62Spying gunmen, gunman, organization, smoke-bomb, Spying gunmen, gunman, organization, smoke-bomb, double, bureau, agent, memorandum, 007, MWDtrace… at Royale trying to trace the Jamaican millionaire …… it would take hours to trace the ownership to him… There was no trace of the gunman, …… Next he examined a faint trace of talcum powder on the inner rim … effort to find out, mystery… with a trace of impatience …… Le Chiffre showed no trace of emotion. … characterisationsome of them could also be grouped as namestrace has several meanings, and may be key here because of the occurrences of [example]both VB and Nsecond set more ‘novel specific’ in general
63concierge, patron, sommelier places boulevard, night-club, Settings and propspeople/jobsconcierge, patron, sommelierplacesboulevard, night-club,coast, villa, side-roadfood, drink,champagne, caviarclothespyjama-coat, dinner-jacketfurniturearm-chairchairVesper and Bond having a mealLe Chiffre’s benzedrine inhalercane chair and cane carpet-beater in torture scenesettings and props provide context for overall action, possible to attempt grouping according to semantic fieldsis this similar to Wmatrix only by hand? So is this useful ?Wmatrix ‘carpet-beater’ - furniture and household fittingsin the novel but can also focus on specific scenes, or items that appear less easy to classify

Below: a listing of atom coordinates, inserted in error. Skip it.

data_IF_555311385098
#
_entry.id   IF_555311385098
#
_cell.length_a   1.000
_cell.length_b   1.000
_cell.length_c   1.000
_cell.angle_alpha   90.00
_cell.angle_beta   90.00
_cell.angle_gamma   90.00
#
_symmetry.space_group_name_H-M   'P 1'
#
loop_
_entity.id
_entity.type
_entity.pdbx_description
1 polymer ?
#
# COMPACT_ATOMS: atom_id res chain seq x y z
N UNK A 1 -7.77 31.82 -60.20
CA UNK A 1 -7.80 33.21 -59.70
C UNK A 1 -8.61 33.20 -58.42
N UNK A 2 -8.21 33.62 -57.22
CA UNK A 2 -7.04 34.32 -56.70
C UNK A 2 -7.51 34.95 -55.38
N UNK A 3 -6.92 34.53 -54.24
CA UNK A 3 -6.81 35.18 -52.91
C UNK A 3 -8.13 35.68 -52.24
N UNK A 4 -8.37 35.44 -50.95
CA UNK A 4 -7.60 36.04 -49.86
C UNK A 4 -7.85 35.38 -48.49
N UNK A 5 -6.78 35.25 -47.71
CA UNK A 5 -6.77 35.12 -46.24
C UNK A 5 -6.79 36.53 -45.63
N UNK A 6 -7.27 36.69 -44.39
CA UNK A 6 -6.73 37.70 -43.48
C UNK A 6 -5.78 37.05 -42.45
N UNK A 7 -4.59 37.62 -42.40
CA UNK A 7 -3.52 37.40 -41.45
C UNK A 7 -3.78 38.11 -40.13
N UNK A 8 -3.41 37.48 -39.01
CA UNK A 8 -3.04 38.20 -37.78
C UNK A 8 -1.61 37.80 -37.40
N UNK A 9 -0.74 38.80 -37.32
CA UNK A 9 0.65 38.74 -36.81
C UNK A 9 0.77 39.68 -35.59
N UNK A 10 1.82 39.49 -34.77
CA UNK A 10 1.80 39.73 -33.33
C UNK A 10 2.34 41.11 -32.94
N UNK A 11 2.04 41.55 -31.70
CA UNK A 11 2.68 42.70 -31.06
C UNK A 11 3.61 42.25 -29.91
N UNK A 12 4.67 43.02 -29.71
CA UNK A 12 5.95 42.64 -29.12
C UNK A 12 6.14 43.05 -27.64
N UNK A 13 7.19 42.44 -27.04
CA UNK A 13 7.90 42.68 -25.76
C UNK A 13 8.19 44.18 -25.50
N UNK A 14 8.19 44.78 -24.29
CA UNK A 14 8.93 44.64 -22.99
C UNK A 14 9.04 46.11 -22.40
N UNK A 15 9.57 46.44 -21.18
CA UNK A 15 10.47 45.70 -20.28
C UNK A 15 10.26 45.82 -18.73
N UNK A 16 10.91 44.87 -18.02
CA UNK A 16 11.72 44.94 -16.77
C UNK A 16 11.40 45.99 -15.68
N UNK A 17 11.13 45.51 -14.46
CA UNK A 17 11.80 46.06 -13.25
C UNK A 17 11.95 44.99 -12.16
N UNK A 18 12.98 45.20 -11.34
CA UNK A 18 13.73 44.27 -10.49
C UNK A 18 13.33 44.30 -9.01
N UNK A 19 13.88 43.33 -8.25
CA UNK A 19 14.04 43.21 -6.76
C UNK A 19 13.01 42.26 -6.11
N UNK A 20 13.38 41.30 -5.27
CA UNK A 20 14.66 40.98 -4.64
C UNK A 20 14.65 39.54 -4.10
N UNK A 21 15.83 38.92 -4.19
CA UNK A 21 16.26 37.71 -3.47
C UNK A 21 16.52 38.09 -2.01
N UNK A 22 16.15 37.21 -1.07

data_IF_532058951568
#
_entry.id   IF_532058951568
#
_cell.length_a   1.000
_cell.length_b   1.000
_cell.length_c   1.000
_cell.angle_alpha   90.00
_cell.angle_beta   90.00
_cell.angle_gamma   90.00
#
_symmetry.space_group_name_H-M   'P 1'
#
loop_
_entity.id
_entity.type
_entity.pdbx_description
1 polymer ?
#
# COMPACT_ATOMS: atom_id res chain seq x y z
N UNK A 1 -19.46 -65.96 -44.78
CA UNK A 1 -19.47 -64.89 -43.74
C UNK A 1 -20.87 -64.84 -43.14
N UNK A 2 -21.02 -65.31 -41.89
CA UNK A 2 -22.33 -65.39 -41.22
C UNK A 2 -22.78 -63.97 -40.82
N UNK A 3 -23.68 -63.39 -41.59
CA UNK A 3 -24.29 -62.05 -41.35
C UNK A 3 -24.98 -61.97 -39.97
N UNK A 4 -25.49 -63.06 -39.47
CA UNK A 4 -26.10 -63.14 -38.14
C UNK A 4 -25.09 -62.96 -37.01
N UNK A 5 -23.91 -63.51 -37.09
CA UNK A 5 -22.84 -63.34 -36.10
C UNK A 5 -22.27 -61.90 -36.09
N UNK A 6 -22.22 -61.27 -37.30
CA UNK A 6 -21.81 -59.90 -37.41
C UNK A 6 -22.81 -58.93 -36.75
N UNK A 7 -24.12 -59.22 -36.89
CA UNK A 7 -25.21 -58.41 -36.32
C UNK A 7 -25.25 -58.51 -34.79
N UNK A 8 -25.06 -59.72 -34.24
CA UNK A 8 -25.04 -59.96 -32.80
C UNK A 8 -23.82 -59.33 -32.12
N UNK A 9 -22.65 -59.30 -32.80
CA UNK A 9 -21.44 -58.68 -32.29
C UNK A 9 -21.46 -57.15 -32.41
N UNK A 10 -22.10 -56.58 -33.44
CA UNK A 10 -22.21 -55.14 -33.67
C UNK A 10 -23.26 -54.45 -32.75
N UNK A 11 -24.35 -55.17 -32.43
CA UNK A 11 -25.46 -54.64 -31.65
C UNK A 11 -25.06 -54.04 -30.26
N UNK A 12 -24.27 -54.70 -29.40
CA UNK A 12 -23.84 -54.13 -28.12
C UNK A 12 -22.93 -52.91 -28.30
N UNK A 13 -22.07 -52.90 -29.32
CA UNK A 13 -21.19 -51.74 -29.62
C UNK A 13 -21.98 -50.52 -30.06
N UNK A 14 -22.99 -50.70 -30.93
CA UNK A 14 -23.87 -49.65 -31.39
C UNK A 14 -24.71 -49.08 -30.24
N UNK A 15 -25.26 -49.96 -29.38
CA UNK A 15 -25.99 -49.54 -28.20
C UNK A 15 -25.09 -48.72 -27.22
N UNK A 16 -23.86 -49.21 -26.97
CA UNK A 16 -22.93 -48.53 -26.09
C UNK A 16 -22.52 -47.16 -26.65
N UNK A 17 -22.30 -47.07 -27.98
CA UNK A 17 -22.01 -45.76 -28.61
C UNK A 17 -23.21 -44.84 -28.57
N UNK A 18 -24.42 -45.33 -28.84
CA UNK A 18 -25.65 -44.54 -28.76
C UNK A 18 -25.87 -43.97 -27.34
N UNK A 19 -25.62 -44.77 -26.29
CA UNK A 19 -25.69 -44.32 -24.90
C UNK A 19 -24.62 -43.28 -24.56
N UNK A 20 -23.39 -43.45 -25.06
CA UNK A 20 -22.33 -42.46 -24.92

64Themes and characterisation luck A1.4 Chance, luckblack O4.3 Colour and colour patternsvillains G2.1- Crimeevil G2.2- unethicalall villains (7) and most evil (15 of 19) in chapter 20Themes and characterisation:Part of the meanings ‘conventional metaphorical’ -> black, selection in novel
652) Bond and Vesper/women Key word luck1) Bond as a gambler… Bond had always been a gambler. ..., and he accepted the fact, he would be brought to his knees by love or by luck…. (Chapter 7)2) Bond and Vesper/women“Perhaps I will bring you luck” (Chapter 5)… he felt vague disquiet. On an impulse he touched wood….(Chapter 5)luck not simply in category ‘games’